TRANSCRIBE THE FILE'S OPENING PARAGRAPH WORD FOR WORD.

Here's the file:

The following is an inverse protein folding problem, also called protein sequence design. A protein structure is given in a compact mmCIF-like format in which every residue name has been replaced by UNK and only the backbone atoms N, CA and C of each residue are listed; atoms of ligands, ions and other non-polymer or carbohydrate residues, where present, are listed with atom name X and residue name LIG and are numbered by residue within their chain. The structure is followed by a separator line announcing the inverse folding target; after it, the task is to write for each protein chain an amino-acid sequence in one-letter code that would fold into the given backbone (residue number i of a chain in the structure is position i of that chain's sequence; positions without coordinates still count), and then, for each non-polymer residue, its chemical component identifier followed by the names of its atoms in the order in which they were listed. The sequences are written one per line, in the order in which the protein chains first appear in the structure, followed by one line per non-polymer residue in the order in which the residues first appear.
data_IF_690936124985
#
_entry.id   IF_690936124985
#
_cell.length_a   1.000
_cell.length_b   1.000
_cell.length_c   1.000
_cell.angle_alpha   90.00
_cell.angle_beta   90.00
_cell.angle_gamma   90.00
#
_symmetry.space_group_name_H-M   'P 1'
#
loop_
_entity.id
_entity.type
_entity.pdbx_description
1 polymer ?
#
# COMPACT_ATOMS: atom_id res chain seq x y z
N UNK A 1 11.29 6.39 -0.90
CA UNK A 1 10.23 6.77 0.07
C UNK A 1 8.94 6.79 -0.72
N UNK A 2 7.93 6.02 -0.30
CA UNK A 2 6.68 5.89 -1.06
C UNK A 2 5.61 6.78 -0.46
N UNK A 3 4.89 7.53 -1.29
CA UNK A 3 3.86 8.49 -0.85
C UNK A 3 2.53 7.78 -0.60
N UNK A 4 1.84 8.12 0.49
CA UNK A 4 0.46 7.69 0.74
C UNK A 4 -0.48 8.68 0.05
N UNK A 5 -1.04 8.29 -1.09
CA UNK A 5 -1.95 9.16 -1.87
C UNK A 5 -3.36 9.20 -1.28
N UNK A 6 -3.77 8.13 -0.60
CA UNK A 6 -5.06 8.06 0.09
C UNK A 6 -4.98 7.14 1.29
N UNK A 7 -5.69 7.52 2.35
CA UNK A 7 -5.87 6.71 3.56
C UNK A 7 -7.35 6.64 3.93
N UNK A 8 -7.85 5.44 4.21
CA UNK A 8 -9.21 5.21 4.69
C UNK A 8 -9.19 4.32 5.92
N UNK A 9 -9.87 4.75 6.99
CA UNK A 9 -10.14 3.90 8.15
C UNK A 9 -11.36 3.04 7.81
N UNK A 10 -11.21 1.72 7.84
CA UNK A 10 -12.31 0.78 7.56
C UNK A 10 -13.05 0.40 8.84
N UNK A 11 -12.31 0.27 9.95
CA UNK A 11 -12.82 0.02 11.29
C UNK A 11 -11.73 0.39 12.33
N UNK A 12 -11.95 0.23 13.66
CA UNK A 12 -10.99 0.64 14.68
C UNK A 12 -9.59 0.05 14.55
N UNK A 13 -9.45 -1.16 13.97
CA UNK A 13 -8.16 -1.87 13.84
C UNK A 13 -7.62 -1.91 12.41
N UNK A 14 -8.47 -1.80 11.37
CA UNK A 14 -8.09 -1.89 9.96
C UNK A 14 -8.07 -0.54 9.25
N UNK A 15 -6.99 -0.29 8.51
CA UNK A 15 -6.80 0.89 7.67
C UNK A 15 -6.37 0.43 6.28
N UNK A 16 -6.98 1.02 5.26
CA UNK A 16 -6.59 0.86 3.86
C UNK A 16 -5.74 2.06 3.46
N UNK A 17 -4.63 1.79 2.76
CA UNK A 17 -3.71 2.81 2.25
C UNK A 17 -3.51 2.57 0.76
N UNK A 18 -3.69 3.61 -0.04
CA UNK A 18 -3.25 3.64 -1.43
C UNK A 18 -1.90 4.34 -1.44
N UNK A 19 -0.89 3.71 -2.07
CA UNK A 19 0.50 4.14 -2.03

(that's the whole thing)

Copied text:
The following is an inverse protein folding problem, also called protein sequence design. A protein structure is given in a compact mmCIF-like format in which every residue name has been replaced by UNK and only the backbone atoms N, CA and C of each residue are listed; atoms of ligands, ions and other non-polymer or carbohydrate residues, where present, are listed with atom name X and residue name LIG and are numbered by residue within their chain. The structure is followed by a separator line announcing the inverse folding target; after it, the task is to write for each protein chain an amino-acid sequence in one-letter code that would fold into the given backbone (residue number i of a chain in the structure is position i of that chain's sequence; positions without coordinates still count), and then, for each non-polymer residue, its chemical component identifier followed by the names of its atoms in the order in which they were listed. The sequences are written one per line, in the order in which the protein chains first appear in the structure, followed by one line per non-polymer residue in the order in which the residues first appear.